11 February, 2022
Two-dimensional transition metal carbides (MXenes) are of great interest as electrode materials for a variety of applications, including solar cells, due to their tunable optoelectronic properties, high metallic conductivity, and attractive solution processability.
So far, MXene electrodes have only been exploited for lab-scale device applications. Here, to demonstrate the potential of MXene electrodes at an industry-relevant level, we implemented a scalable spray coating technique to deposit highly conductive (ca. 8000 S/cm, at a ca. 55 nm thickness) Ti3C2Tx films (Tx: surface functional groups, i.e., −OH, −O, −F) via an automated spray system.
We employed these Ti3C2Tx films as rear electrodes for silicon heterojunction solar cells as a proof of concept. The spray-deposited MXene flakes have formed a conformal coating on top of the indium tin oxide (ITO)-coated random pyramidal textured silicon wafers, leading to >20% power conversion efficiency (PCE) over both medium-sized (4.2 cm2) and large (243 cm2, i.e., industry-sized 6 in. pseudo square wafers) cell areas.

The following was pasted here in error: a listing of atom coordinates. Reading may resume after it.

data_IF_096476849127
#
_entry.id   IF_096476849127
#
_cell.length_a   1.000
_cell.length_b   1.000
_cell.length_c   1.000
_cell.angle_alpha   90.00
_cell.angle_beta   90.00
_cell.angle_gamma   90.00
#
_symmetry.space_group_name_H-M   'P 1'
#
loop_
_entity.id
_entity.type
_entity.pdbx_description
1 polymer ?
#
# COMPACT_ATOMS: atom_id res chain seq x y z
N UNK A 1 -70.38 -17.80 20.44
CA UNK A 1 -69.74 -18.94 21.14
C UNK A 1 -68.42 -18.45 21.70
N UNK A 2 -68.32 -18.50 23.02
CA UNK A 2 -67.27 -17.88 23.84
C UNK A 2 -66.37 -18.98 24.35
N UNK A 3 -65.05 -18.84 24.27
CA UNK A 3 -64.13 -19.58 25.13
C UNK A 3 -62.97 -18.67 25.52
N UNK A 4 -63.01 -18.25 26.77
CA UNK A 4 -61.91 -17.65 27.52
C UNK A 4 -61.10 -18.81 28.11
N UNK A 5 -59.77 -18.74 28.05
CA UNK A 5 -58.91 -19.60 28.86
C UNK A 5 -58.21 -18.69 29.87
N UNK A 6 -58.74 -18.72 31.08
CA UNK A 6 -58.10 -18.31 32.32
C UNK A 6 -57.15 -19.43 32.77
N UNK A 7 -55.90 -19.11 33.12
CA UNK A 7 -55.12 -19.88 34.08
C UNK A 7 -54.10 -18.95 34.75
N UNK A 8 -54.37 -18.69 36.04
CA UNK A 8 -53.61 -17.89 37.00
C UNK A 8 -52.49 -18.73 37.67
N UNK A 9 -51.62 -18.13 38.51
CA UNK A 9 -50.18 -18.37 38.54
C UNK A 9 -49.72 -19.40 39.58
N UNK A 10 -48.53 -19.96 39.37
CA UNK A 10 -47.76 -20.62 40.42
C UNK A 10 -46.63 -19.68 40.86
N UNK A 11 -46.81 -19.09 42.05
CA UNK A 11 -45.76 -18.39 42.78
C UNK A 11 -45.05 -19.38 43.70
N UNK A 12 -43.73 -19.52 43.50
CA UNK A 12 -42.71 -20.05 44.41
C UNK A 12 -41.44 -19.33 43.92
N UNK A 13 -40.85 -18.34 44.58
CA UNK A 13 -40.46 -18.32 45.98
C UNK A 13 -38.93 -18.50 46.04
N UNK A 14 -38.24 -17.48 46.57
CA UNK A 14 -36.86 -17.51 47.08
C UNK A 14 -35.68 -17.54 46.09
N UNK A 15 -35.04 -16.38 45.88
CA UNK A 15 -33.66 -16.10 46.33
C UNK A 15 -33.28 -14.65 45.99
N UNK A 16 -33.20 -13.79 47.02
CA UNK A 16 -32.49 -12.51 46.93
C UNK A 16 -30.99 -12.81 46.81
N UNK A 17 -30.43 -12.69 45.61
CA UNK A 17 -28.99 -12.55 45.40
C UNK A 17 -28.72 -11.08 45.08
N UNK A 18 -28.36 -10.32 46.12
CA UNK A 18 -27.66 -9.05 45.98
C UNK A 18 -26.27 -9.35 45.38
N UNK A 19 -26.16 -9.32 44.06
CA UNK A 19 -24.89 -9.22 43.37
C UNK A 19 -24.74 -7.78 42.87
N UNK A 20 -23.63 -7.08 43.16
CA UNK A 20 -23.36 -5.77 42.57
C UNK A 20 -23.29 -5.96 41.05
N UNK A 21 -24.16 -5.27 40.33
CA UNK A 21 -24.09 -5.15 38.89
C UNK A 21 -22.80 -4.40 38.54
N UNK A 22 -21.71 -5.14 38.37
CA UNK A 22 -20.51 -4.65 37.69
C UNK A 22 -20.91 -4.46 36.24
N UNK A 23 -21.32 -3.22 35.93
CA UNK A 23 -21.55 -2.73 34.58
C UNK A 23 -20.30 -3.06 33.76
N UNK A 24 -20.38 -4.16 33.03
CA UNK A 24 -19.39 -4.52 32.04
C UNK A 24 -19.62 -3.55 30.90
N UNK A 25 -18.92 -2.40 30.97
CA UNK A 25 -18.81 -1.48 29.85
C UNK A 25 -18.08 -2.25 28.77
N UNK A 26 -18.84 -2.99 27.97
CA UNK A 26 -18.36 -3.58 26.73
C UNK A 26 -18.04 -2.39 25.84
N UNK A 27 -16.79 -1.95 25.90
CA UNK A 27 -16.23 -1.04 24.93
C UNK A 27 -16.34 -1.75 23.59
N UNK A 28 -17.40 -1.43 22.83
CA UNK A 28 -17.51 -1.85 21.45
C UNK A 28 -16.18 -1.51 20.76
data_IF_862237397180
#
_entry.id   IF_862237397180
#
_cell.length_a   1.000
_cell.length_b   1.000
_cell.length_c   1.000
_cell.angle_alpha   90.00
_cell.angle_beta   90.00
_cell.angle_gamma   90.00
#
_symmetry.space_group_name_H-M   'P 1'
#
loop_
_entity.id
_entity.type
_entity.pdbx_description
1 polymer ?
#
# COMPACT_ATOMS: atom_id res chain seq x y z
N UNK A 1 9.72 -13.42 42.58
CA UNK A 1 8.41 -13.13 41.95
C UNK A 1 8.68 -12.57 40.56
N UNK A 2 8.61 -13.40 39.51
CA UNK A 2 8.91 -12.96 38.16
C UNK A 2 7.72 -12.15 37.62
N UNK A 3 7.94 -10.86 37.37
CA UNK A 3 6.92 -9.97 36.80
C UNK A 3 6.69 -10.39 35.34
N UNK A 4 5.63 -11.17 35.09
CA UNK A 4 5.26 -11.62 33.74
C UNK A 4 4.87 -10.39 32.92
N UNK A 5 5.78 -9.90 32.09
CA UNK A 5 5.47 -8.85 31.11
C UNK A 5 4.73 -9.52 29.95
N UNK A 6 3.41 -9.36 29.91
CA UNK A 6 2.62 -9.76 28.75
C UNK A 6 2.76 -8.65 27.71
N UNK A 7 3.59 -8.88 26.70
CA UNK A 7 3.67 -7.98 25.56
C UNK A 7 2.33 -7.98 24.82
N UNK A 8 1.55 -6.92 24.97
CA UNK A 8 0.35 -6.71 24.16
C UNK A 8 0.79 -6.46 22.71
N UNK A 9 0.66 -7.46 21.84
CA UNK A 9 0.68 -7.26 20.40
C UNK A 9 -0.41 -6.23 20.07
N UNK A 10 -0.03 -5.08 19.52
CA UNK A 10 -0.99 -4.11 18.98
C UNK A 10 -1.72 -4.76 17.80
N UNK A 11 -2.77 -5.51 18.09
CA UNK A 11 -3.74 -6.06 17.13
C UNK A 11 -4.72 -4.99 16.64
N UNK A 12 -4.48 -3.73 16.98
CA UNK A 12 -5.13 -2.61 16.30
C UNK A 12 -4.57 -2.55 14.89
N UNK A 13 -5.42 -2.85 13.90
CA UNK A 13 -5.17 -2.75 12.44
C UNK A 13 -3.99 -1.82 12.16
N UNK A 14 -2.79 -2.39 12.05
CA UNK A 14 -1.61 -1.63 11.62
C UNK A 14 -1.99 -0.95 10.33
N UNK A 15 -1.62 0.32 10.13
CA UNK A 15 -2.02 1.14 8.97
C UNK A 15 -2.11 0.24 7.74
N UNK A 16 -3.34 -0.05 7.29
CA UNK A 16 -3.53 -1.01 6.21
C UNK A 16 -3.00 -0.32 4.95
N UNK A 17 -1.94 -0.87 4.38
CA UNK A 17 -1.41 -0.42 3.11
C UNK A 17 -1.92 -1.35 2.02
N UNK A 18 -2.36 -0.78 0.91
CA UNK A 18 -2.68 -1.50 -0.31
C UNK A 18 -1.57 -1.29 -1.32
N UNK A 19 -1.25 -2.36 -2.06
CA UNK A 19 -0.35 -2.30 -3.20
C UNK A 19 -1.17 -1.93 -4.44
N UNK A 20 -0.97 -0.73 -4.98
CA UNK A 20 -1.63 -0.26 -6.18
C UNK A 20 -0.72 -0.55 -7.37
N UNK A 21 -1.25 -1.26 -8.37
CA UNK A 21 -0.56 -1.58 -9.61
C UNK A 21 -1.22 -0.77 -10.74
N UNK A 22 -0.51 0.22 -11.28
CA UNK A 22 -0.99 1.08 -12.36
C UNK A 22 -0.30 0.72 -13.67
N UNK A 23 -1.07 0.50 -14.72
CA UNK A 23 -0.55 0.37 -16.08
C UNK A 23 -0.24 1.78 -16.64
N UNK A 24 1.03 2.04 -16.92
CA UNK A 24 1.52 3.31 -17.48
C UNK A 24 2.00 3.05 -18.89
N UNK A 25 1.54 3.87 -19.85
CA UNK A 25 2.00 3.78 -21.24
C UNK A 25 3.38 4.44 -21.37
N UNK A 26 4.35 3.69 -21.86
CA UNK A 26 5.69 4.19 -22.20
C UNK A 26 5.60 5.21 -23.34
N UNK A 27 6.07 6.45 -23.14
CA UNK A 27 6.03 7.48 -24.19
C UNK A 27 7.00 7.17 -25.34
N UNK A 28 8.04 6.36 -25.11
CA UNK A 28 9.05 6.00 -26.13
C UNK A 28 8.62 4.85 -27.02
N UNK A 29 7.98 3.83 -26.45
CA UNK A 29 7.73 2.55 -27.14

Notably, the Ti3C2Tx-rear-contacted devices have retained around 99% of their initial PCE for more than 600 days of ambient air storage. Their performance is comparable with state-of-the-art solar cells contacted with sputtered silver electrodes.
Our findings demonstrate the high-throughput potential of spray-coated MXene-based electrodes for solar cells in addition to a wider variety of electronic device applications.
This is a collaboration with Functional Nanomaterials & Devices and colleagues from KAUST Solar Center.
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